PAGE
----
Your 2009 Marketing Plan: Develop a Marketing Calendar – Part One | TravelResearchOnline


Your 2009 Marketing Plan: Develop a Marketing Calendar – Part One

TRO is devoting the next few weeks to assisting agents in developing a 2009 Marketing Plan. Follow along with us each day to gain the traction you need to make 2009 your best year ever.

Every travel consultant is very much aware of the seasonality of the travel business. In the winter people head south and in the summer they head to Europe and in the fall they seek out New England, except for the real bargain hunters who decide to cruise during hurricane season. A time and a season for everything, right?

Actually, that is exactly right. We can improve on our marketing by being a bit more scientific in our examination of the calendar. Smart travel consultants who pro-actively market know they have to stay ahead of the calendar. They are constantly looking “down the road” to see what holidays and destinations are around the corner. Spring coming up? Let’s promote some early cruises during January and February. Valentine’s Day in February? Let’s make some calls to some husbands in January. Spring Break this year? Let’s promote Mexico to some families.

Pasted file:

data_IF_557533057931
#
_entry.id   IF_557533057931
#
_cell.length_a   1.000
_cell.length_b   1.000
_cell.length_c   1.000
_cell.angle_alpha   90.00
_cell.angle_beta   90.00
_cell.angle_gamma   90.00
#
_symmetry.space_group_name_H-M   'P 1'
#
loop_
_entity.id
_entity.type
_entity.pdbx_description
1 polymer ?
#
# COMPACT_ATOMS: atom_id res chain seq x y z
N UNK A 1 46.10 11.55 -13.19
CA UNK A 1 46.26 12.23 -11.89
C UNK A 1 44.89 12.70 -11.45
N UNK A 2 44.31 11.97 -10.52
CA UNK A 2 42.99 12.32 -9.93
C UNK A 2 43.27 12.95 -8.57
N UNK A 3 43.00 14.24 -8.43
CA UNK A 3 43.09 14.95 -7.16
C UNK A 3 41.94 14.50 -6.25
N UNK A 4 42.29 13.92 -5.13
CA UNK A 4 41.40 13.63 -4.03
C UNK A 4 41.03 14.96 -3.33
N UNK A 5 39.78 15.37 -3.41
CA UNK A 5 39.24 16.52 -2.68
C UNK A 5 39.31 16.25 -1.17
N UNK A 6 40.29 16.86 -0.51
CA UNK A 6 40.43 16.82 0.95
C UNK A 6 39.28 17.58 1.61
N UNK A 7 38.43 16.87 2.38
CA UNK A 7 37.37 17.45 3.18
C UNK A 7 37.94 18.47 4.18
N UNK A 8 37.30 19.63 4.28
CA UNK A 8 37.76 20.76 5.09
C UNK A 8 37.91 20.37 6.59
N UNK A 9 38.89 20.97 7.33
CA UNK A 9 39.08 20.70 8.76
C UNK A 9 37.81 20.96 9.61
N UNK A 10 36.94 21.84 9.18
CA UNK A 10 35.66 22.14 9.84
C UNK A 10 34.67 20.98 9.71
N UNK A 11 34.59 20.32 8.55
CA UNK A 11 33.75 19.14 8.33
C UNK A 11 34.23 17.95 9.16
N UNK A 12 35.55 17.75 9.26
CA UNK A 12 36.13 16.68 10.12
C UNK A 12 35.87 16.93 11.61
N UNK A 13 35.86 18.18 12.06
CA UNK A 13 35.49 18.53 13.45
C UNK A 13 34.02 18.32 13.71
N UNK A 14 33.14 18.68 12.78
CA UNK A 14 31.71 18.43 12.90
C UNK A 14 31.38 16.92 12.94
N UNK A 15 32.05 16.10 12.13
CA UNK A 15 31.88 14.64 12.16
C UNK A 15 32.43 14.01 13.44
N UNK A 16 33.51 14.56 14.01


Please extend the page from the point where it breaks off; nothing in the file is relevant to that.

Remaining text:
Too often, we rely on last minute urgency prompting us to market too late or too little. By rigorously using a Marketing Calendar travel consultants can better stay on top of their Marketing Plan. A Marketing Calendar, noting when to market and on what destinations to focus, will enable you to be better prepared and to market more efficiently. Set up a Marketing Calendar and revisit it each week, making notations of what marketing you did and how effective it was. Make adjustments as you read about new destinations, economic conditions or other factors influencing the market. Next year, you will have a terrific written record to assist you with formulating a new Marketing Calendar for each season.

Exercise – set aside time this weekend to sit down and begin to work on a marketing calendar, plotting when to market particular programs. Over the next few articles we will add new categories of information to your marketing calendar.  Let’s begin with seasons and  special holidays.  For example, with Valentine’s day occuring in February, you should begin marketing packages for the date in early January.  Likewise, how will you market to clients this year with birthdays and anniversaries?  When will you be marketing summer vacations, fall foilage and ski vacations?  Tomorrow we will look back over the past four weeks to see how we have progressed and will gather our thoughts for properly organizing and calendaring other aspects of our 2009 Marketing Plan.

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